Enlisting these or any number of Muslim rappers—who enmesh their religion with their lyrics—would make more sense from the cultural standpoint of a hip-hop fan, though clearly not an ambassadorship one.

And as for the "society-ruining" rap music that people like Hannity and Bill O'Reilly constantly harp on—nothing would curtail hard rap quicker than if the government ended the drug war, whose racist policies have ruined the lives of so many young black men that discontent is inherent. (And you have to wonder what the State Department would make of Shyne, the immensely popular Diddy associate who, after spending nine years in prison for a 2001 shooting, emerged an Orthodox Jew and began showing support for Zionist spy Jonathan Pollard.)

But nuance is not the most questionable part of this program. It’s the absurd idea that it exists, when other branches of the government—the FBI in collusion with the NYPD in particular—have been so adamant about profiling (and taking down) well-recognized stars of the genre. The “hip-hop cops” are also known as the “rap task force,” and their existence solely for the surveillance of rappers’ movements has deepened the mistrust of police within hip-hop (and young blacks and Latinos by extension).

Certainly some well-known rappers have been involved in illegal activities and have even made millions off of bragging about them (50 Cent, who began his career as a crack dealer and was shot nine times before his career skyrocketed, is probably the best known example). Nevertheless, the purpose of monitoring rappers has echoes of COINTELPRO. For years, the existence of the hip-hop cops was rumored in New York (though the LAPD involvement with the murder of the Notorious BIG suggests it spread elsewhere). Bronx rapper Fat Joe told MTV in 2005:

"It's definitely a task force," Fat Joe said. "You go to hip-hop spots now and they ain't just your normal walking-the-beat cops. There's cops out there in undercover cars like they know something we don't know. Like bin Laden's in the club, B."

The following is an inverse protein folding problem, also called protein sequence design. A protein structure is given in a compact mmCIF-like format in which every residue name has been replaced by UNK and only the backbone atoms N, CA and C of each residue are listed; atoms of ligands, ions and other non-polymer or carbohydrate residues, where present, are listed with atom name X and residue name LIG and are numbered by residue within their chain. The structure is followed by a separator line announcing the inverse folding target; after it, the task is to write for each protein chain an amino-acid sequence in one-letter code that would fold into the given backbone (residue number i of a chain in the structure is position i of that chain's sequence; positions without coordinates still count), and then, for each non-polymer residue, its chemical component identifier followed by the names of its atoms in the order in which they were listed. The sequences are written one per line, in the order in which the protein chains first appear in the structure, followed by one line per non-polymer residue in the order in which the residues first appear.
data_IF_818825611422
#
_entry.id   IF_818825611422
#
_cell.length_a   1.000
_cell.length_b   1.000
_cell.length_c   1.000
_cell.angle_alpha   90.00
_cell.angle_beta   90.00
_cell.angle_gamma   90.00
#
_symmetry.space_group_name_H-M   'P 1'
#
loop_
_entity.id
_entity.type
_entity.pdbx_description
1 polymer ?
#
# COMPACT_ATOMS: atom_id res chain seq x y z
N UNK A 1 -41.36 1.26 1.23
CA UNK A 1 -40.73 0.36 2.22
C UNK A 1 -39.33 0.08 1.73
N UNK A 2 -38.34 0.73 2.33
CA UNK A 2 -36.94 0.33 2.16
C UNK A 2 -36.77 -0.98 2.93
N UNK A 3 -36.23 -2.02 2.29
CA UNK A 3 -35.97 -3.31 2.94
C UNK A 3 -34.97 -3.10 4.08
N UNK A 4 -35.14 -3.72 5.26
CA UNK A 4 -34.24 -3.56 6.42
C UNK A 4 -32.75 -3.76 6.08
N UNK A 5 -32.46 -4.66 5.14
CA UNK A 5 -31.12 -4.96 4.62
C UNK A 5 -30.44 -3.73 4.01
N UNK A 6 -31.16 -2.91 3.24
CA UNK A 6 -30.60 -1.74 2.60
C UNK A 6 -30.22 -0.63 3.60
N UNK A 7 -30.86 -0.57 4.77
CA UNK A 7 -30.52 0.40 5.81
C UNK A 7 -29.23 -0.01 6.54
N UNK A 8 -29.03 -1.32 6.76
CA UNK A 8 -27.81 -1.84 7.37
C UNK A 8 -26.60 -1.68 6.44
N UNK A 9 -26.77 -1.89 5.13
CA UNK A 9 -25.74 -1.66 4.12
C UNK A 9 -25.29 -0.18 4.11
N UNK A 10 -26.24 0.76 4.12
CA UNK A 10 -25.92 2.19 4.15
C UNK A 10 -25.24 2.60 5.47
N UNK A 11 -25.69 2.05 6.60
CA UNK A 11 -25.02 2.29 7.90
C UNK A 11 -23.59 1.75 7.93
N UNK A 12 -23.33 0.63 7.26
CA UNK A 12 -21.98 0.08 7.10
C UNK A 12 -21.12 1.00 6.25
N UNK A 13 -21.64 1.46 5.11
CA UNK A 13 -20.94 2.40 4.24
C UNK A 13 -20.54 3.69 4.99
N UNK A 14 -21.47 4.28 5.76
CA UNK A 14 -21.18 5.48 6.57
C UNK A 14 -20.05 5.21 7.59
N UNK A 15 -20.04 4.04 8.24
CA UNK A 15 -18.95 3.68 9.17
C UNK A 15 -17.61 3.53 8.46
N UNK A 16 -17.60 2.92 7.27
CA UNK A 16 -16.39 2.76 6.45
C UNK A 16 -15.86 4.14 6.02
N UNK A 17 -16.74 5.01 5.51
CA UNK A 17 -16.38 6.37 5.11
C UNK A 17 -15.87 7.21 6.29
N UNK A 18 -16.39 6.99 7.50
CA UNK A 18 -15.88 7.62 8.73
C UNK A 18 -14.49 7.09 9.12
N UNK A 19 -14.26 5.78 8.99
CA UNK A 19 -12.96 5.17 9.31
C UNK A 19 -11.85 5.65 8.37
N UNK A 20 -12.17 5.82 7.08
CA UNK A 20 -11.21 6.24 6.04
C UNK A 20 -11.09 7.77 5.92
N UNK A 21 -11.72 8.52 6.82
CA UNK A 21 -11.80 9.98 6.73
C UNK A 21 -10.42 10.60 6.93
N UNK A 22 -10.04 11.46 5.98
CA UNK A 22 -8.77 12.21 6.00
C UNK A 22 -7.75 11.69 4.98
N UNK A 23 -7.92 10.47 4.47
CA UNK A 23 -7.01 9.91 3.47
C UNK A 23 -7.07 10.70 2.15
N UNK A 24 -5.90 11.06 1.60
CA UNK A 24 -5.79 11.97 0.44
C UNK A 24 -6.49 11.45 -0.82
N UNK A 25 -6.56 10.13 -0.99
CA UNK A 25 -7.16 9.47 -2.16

Some may have thought it a paranoid conceit, but in the mid 2000s, around the time the monitoring seemed to pique, the NYPD was capturing a disproportionate amount of rappers doing minor offenses. The insane amount of times rapper Busta Rhymes has been pulled over for minor traffic infractions alone suggests the force assigned him his own personal detail. Running red lights, talking on the phone, speeding, you name it—more than just garden variety racial profiling, hip-hop was getting busted and the NYPD seemed out for vengeance. In 2007, Lil Wayne was arrested in New York after performing at a show with a hulking police presence. (I was there, covering the show for VIBE magazine, and the amount of cops made it look something like an Occupy protest.) The popular rapper was charged with possession of a gun the police found on his tour bus, and though he denied it was his, the prosecution used a disputed, highly controversial DNA test to link him to it. He spent a year at Riker's Island as a result.

If it felt like the cops were fiending to arrest a high-profile rapper at that show (it did), they might have been. In 2006, Derrick Parker, a former police officer tasked with creating a "Rap Intel" squad, published the book "Notorious C.O.P.," detailing his experience on the NYPD for 20 years—and proving the existence of the Hip-Hop Task Force.

Ironic, no? It would behoove all to look behind the State Department's motives and wonder whether it’s trying to paint a pretty picture abroad, while punishing citizens at home—even now, with a more hip-hop friendly presidency (for the time being).